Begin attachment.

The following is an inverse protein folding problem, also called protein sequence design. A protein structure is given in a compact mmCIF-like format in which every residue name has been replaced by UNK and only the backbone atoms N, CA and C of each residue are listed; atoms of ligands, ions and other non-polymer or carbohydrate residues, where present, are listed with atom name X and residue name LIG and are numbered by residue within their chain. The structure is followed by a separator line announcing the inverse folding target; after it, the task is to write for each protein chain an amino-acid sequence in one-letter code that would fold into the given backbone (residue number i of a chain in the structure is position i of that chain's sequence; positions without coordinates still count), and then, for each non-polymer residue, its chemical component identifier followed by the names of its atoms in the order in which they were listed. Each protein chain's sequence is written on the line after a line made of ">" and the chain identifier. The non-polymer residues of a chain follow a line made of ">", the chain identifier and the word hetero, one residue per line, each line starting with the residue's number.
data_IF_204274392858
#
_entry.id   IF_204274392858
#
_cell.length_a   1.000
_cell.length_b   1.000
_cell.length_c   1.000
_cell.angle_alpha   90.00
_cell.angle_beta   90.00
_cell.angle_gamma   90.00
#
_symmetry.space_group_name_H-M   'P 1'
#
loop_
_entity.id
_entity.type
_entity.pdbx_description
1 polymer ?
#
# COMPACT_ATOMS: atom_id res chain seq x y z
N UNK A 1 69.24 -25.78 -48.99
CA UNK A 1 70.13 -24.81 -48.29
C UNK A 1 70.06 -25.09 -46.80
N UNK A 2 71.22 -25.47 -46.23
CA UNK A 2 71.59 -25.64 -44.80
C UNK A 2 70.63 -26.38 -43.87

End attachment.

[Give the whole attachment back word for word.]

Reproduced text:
The following is an inverse protein folding problem, also called protein sequence design. A protein structure is given in a compact mmCIF-like format in which every residue name has been replaced by UNK and only the backbone atoms N, CA and C of each residue are listed; atoms of ligands, ions and other non-polymer or carbohydrate residues, where present, are listed with atom name X and residue name LIG and are numbered by residue within their chain. The structure is followed by a separator line announcing the inverse folding target; after it, the task is to write for each protein chain an amino-acid sequence in one-letter code that would fold into the given backbone (residue number i of a chain in the structure is position i of that chain's sequence; positions without coordinates still count), and then, for each non-polymer residue, its chemical component identifier followed by the names of its atoms in the order in which they were listed. Each protein chain's sequence is written on the line after a line made of ">" and the chain identifier. The non-polymer residues of a chain follow a line made of ">", the chain identifier and the word hetero, one residue per line, each line starting with the residue's number.
data_IF_204274392858
#
_entry.id   IF_204274392858
#
_cell.length_a   1.000
_cell.length_b   1.000
_cell.length_c   1.000
_cell.angle_alpha   90.00
_cell.angle_beta   90.00
_cell.angle_gamma   90.00
#
_symmetry.space_group_name_H-M   'P 1'
#
loop_
_entity.id
_entity.type
_entity.pdbx_description
1 polymer ?
#
# COMPACT_ATOMS: atom_id res chain seq x y z
N UNK A 1 69.24 -25.78 -48.99
CA UNK A 1 70.13 -24.81 -48.29
C UNK A 1 70.06 -25.09 -46.80
N UNK A 2 71.22 -25.47 -46.23
CA UNK A 2 71.59 -25.64 -44.80
C UNK A 2 70.63 -26.38 -43.87